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The Daily Wildcat

The Daily Wildcat

 

    Local home photos cause privacy stir

    Tucson houses will be on “”candid camera”” over the next few months while a company gathers pictures of over 200,000 houses in Tucson, some located near the UA.

    The project, which has been criticized by some as an invasion of privacy, will use the photographs to produce home appraisals.

    The Zaio Corporation, which was originally based in Calgary, Canada, and now has U.S. headquarters in Scottsdale is compiling pictures from cities across the nation in a drive to put every house in the nation online.

    “”There is a fundamental shift in how real estate information is being accessed,”” said Thomas Inserra, chief executive officer of Zaio.

    While other appraisal companies use satellite photos of houses, Zaio uses photographers to get the best picture possible of a house. Experts analyze the photos for appraisals, Inserra said.

    Though the corporation began taking photos in Tucson less than 30 days ago, residents are beginning to notice photographers in front of their houses and others are concerned with what this could mean for their property value.

    “”It’s these kinds of practices that eat away our consumer rights,”” said Carlos Gallego, an assistant professor in the English department and new homeowner.

    Zaio is appraising houses in more than 170 U.S. cities and plans to take pictures of about 210,000 houses in Tucson.

    “”The ultimate goal is to photograph and appraise every house in the United States over the next five years,”” Inserra said.

    The order of the houses was chosen based on where the busiest loan markets were, or the places with high mortgage frequencies, he said.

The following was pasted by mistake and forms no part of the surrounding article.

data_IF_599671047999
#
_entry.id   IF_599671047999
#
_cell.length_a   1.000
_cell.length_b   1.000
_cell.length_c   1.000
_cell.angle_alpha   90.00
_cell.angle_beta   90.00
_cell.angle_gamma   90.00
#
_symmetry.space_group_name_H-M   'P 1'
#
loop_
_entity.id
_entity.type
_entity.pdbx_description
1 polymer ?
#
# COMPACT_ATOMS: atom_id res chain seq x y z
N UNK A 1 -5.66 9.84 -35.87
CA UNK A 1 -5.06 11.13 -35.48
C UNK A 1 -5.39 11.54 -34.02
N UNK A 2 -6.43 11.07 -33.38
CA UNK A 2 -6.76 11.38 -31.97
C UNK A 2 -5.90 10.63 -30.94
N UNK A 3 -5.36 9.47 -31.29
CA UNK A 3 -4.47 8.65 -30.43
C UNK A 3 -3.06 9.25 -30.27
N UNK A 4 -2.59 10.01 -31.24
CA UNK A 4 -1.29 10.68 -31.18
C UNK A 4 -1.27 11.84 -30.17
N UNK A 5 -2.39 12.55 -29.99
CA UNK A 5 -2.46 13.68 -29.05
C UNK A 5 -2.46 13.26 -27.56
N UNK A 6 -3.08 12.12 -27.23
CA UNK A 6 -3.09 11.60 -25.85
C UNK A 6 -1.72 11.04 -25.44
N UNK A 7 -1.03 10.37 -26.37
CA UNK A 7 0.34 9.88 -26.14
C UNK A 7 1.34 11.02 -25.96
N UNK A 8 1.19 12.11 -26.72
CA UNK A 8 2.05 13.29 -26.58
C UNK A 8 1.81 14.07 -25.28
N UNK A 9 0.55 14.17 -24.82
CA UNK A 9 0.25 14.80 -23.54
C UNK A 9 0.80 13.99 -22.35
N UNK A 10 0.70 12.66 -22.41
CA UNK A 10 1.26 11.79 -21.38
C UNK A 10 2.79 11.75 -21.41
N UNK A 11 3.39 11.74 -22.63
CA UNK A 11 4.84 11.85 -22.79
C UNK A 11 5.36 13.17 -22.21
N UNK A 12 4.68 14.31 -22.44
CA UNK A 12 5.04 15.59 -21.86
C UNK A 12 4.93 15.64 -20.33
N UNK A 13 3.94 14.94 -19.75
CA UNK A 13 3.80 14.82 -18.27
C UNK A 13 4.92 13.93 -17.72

Gallego said he understands why photographing houses is a touchy issue, but the value of the information to businesses merits what could be construed as an invasion of privacy.

    “”I don’t like the idea of someone else having this information because it tends to tilt the dynamics of power in favor of the corporations,”” Gallego said. “”But it’s nothing new.””

    Members of city government are receiving calls on legal issues of the project in reference to privacy rights, but it is not a city project, said city attorney Mike Rankin.

    “”There is no law that I’m aware of that they’re in violation of,”” Rankin said.

    Photographers do need to stay on public streets or sidewalks when taking pictures, he said.

    “”If they were peering over people’s backyards, that would violate privacy laws,”” Rankin said.

    Rankin sent out a memo to the mayor and council last week about the number of calls he has received about the matter in efforts to notify them about the corporation.

    “”This is a for-profit venture and it has nothing to do with the city,”” Rankin said.

    It takes Zaio photographers about 30 days to shoot 10,000 houses, and the corporation hopes to be finished with Tucson in six to 12 months, Inserra said.

    Zaio’s database will help companies quickly access a consumer’s credit report.

    For example, a person who is facing foreclosures needs to meet certain deadlines. Zaio’s appraisals can help that person meet a deadline.

    The information is primarily made available to banks and mortgage companies, Inserra said.

    Homeowners who do not want their appraisal to appear online can visit the Web site and have the photograph of their home removed.

    “”There is no legal requirement that we do this,”” Inserra said.

    Despite the controversy, this type of service seems to be gaining popularity.

    The company’s value has increased about 600 percent since it activated the service in August 2006, Inserra said.

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